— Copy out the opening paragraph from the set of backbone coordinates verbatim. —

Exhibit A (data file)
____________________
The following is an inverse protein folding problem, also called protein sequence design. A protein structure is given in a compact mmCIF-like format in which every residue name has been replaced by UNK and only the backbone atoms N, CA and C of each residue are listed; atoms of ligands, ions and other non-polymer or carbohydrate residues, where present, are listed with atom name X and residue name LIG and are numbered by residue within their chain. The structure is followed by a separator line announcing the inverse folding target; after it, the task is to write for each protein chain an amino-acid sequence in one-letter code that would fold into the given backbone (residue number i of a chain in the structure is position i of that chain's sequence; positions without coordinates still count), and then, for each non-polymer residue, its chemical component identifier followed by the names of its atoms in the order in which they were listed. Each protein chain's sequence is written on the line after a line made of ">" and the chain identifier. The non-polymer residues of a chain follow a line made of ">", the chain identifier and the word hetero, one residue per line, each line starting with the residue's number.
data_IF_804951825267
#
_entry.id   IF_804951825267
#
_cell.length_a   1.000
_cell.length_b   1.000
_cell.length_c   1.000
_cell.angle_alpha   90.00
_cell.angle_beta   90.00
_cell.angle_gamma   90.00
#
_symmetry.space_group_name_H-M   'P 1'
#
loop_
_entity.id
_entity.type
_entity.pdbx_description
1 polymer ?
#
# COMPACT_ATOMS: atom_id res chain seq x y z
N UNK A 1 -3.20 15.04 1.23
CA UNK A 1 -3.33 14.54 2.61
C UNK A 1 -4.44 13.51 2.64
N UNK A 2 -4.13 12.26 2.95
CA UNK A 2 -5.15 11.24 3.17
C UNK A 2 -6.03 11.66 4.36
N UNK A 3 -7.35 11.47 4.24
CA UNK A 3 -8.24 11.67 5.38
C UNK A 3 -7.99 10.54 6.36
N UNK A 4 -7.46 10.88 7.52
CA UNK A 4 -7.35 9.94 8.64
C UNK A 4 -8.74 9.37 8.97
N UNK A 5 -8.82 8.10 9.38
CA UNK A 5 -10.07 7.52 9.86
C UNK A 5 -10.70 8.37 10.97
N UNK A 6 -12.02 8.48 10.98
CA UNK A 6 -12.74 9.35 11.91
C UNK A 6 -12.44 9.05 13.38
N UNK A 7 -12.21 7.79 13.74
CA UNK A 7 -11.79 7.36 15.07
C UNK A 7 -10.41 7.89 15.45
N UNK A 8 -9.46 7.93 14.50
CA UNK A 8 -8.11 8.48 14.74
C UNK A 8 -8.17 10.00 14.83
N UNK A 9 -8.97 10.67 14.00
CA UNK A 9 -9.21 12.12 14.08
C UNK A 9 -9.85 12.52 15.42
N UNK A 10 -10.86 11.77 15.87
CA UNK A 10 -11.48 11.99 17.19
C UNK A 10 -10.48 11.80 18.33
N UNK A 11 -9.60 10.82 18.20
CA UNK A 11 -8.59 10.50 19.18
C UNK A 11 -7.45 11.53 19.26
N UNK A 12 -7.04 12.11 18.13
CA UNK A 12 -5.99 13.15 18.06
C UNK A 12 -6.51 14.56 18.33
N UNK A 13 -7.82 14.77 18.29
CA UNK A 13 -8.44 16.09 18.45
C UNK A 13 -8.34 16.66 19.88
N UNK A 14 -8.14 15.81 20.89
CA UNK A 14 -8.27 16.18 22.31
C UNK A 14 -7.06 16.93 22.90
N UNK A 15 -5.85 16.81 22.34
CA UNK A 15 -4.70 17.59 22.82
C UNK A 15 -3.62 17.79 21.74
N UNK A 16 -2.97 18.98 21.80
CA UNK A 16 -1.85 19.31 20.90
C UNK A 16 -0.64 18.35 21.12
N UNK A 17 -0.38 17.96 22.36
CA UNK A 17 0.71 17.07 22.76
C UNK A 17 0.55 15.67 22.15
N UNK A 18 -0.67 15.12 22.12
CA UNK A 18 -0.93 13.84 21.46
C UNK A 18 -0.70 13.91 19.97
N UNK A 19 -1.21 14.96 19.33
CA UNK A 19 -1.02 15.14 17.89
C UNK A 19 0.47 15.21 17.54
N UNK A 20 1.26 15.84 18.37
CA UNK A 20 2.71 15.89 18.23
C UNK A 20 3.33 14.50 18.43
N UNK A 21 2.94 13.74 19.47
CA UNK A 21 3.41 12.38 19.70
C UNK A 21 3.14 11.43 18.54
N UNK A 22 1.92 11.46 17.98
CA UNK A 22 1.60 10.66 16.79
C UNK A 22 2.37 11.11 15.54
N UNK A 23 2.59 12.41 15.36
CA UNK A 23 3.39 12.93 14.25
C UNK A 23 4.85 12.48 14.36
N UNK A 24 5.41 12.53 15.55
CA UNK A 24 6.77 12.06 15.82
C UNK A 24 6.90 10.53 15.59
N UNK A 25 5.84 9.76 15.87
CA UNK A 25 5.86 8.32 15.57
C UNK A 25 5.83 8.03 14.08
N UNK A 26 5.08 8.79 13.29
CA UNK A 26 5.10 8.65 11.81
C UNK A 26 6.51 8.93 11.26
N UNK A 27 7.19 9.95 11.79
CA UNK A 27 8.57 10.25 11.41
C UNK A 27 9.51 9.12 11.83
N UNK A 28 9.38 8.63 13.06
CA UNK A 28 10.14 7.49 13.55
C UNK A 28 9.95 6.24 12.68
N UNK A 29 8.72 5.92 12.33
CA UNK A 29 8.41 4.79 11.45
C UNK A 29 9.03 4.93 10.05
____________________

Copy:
The following is an inverse protein folding problem, also called protein sequence design. A protein structure is given in a compact mmCIF-like format in which every residue name has been replaced by UNK and only the backbone atoms N, CA and C of each residue are listed; atoms of ligands, ions and other non-polymer or carbohydrate residues, where present, are listed with atom name X and residue name LIG and are numbered by residue within their chain. The structure is followed by a separator line announcing the inverse folding target; after it, the task is to write for each protein chain an amino-acid sequence in one-letter code that would fold into the given backbone (residue number i of a chain in the structure is position i of that chain's sequence; positions without coordinates still count), and then, for each non-polymer residue, its chemical component identifier followed by the names of its atoms in the order in which they were listed. Each protein chain's sequence is written on the line after a line made of ">" and the chain identifier. The non-polymer residues of a chain follow a line made of ">", the chain identifier and the word hetero, one residue per line, each line starting with the residue's number.